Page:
Lynn McNally: Well, it would help me in my practice. I’m sure it will help me in my practice. It’s nice to read through and be reminded of these practical issues that you don’t learn about in law school. You don’t really learn about them when you’re reading statutes or cases. They’re just logistical, practical things that apply sometimes universally that can really help clients get to the other side in a better way.

Jaime Davis: Well, and I think it also helps, you know, having this collective wisdom. You know, I cannot take credit for all of the information in the book. It was all of the guests who were on the podcast episodes with me who were so kind to share their wisdom with me about the various areas that we were talking about and specifically with the other family lawyers that were on the podcast. You know, we all practice a little bit differently. We’ve all had different experiences. We’ve all been practicing for different lengths of time and to really pool that wisdom and write it down and put it in a book. You know, I think that was pretty powerful.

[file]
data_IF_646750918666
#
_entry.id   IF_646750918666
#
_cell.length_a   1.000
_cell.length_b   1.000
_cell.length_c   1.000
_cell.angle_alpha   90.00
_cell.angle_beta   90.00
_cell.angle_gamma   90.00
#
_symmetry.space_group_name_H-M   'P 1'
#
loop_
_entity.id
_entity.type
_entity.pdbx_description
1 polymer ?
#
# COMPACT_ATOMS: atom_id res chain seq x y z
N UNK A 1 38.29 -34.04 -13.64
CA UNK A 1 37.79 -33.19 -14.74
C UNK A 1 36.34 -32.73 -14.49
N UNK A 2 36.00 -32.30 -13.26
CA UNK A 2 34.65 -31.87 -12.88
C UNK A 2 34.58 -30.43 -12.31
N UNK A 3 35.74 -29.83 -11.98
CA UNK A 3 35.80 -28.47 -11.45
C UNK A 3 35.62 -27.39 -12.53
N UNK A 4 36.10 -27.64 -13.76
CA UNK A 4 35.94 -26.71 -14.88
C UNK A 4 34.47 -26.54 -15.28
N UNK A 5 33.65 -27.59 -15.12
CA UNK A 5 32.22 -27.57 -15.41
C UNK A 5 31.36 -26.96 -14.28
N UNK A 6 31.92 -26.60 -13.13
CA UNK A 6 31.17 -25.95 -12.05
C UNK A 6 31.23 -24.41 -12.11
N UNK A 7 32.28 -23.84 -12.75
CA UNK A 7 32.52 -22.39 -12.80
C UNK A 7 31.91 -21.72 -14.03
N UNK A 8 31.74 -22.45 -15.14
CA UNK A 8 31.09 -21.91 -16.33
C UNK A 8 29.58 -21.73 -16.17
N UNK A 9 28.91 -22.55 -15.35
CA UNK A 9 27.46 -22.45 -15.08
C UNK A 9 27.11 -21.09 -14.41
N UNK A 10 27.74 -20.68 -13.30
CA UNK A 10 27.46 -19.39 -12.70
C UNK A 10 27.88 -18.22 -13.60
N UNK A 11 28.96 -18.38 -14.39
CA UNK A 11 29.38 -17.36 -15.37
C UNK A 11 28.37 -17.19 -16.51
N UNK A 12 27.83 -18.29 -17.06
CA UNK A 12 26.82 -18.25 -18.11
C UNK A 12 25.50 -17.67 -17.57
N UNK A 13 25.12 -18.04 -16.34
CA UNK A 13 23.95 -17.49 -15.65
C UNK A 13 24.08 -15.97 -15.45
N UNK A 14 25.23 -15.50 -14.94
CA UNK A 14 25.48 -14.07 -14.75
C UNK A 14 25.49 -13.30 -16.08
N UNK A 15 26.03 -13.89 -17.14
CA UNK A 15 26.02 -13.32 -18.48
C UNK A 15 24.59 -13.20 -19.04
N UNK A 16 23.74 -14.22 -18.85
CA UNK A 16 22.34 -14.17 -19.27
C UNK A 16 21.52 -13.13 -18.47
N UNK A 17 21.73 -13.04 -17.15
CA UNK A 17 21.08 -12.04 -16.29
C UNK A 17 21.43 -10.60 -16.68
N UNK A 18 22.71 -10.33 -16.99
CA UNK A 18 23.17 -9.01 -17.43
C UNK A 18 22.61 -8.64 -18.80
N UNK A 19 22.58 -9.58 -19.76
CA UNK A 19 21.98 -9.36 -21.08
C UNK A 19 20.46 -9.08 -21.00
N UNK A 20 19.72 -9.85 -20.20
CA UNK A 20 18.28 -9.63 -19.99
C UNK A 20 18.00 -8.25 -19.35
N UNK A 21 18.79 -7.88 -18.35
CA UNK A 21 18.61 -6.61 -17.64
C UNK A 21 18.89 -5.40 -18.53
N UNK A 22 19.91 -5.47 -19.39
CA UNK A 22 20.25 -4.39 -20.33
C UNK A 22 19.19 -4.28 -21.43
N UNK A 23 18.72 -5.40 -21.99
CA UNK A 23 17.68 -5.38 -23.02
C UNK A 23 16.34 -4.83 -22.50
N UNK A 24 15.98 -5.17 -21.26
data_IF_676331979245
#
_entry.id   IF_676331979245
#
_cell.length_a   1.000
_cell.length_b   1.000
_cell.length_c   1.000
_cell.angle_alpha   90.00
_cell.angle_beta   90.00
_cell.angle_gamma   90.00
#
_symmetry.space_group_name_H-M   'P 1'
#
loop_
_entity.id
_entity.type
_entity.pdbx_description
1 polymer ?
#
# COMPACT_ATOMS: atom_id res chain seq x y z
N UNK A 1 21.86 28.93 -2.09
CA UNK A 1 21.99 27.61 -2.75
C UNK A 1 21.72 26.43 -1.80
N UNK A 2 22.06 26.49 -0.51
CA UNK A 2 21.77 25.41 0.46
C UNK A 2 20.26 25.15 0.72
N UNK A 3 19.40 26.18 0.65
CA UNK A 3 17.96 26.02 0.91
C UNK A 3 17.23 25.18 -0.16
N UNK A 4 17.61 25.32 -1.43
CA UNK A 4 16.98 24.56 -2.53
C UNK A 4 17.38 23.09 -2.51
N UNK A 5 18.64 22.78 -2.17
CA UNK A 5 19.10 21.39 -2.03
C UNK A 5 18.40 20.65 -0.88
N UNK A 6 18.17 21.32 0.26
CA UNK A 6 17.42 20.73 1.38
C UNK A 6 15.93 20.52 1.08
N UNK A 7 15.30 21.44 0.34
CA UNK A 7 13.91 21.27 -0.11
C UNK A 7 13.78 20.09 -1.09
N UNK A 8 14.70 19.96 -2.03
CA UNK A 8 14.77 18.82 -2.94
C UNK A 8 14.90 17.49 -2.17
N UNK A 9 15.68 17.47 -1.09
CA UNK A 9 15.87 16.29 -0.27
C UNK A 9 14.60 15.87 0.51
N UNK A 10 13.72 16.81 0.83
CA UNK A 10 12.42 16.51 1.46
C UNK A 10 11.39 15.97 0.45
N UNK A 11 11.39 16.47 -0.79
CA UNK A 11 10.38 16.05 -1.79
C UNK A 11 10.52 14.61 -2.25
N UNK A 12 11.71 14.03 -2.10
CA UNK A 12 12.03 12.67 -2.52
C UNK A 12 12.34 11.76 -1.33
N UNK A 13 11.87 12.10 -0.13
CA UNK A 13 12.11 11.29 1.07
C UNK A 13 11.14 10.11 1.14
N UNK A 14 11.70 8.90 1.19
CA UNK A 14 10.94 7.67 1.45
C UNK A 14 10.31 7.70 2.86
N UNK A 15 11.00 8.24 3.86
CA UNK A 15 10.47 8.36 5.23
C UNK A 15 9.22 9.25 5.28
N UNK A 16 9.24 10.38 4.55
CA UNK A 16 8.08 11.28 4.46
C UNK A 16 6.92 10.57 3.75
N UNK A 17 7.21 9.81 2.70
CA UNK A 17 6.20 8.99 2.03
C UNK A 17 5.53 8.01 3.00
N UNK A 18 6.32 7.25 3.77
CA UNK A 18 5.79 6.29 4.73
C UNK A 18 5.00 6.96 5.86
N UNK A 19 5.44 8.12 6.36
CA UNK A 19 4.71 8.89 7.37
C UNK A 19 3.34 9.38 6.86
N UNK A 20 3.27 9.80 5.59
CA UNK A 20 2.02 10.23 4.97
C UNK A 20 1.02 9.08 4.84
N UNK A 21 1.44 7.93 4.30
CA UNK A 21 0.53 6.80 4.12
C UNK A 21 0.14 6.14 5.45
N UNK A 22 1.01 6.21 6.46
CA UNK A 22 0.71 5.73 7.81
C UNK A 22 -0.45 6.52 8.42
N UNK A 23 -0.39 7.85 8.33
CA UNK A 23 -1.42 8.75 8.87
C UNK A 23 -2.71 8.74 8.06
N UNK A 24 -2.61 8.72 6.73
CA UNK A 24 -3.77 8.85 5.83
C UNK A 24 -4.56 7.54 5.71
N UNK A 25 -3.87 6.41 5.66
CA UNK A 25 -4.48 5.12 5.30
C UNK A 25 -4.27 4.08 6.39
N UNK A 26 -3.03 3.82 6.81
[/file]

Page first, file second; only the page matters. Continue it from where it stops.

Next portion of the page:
Lynn McNally: Jamie, thank you for letting me be the one to come on your podcast and interview you about the book. I love being a guest on your podcast. I enjoyed the book. And I appreciate being able to ask you all these questions and get these answers.

Jaime Davis: Well, thank you. I really appreciate it.

I hope you all enjoyed this episode of A Year and a Day. If you have any questions or comments, I would love to hear from you. You can e-mail me at If you like what you heard today, please leave us a review on Apple podcast.